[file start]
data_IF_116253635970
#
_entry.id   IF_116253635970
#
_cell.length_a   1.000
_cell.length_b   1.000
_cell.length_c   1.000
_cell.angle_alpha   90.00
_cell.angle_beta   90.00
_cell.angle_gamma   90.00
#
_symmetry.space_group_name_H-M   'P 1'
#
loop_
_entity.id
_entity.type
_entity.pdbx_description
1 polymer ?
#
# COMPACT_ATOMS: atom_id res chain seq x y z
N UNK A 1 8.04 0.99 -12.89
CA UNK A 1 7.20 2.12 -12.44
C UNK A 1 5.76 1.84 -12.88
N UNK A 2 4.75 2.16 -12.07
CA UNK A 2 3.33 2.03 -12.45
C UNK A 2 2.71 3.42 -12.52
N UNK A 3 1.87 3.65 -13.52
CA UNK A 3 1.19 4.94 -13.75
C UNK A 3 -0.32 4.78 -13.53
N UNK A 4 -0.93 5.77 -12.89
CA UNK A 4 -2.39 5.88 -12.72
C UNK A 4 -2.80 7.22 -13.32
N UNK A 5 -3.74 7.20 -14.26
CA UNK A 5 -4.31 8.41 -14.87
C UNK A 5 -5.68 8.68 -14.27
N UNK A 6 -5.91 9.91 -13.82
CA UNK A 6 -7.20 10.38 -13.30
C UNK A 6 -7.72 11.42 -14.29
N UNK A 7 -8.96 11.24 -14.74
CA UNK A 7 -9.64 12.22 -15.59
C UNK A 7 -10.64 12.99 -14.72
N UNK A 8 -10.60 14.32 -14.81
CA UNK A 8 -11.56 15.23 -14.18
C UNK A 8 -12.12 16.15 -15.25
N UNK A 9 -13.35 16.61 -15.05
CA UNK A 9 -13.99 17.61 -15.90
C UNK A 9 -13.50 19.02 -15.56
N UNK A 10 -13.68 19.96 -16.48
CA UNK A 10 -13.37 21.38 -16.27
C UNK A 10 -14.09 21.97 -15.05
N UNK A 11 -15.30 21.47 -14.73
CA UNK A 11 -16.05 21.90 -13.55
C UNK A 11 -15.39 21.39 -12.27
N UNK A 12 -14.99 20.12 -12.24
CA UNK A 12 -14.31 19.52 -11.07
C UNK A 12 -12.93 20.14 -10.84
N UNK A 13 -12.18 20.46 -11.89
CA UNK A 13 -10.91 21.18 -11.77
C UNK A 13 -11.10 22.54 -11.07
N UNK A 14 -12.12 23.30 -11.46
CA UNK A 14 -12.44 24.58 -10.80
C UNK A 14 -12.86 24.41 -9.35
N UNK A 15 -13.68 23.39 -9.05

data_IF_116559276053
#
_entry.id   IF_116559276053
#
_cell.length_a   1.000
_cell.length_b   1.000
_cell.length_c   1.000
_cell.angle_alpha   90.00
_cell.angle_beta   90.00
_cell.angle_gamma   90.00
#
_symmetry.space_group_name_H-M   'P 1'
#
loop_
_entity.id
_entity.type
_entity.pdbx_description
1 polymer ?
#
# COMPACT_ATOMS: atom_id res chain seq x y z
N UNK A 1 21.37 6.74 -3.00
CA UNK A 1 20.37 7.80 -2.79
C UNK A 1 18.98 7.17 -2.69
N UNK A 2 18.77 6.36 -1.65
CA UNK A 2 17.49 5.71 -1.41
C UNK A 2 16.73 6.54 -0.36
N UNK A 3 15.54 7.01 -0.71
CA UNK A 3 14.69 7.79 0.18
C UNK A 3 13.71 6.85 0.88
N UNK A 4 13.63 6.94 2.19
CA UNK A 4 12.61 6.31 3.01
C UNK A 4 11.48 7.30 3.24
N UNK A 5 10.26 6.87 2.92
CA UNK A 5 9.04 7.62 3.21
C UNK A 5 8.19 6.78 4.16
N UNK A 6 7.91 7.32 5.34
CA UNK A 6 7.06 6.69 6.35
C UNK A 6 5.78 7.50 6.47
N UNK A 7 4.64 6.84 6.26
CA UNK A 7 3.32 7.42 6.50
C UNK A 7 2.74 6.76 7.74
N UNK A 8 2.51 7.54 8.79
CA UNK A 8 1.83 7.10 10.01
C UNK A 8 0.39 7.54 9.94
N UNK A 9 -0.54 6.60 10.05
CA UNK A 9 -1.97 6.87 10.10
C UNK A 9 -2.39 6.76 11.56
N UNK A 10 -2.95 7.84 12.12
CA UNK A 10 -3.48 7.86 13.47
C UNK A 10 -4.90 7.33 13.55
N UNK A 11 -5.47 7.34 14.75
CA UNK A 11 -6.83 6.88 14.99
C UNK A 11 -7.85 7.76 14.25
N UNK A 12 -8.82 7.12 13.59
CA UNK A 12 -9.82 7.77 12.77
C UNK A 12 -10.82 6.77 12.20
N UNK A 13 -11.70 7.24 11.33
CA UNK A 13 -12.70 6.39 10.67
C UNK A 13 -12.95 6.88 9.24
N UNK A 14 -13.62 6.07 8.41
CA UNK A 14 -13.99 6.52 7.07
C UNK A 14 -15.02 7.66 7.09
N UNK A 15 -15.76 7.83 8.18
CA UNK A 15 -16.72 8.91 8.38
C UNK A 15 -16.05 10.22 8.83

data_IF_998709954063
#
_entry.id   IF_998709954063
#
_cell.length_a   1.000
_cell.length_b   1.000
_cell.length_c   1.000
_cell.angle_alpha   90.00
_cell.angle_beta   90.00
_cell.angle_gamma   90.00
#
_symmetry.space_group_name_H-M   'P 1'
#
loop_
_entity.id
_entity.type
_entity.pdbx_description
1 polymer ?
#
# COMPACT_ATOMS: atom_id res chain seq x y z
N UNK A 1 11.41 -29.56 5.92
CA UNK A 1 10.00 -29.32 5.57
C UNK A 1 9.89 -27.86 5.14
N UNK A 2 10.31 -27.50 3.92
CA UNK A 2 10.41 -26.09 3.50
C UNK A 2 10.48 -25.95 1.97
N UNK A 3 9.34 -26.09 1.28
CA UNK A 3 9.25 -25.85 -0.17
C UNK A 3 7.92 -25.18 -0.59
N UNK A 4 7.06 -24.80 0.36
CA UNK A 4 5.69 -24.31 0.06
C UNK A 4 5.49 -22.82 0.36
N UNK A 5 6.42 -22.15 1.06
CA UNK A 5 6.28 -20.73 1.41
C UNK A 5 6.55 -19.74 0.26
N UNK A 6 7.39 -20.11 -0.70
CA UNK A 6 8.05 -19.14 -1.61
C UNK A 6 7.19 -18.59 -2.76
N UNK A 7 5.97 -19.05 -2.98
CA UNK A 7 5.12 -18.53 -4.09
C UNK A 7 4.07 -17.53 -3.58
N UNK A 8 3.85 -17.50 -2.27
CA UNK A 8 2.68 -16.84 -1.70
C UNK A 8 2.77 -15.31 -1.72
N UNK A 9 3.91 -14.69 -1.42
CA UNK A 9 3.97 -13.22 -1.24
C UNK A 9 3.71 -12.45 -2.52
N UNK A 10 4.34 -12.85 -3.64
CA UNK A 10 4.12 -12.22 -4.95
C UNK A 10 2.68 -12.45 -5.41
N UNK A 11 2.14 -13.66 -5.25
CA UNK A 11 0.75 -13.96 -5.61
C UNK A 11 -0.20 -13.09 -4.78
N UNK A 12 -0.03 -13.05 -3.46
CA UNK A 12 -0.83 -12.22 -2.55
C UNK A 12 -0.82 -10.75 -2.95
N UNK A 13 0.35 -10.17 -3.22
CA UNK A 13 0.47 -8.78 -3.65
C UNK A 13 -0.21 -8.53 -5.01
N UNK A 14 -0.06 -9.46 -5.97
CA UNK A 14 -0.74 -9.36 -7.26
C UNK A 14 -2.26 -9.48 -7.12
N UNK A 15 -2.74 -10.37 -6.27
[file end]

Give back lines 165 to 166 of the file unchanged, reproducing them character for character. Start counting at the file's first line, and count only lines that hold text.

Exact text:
CA UNK A 6 8.05 -19.14 -1.61
C UNK A 6 7.19 -18.59 -2.76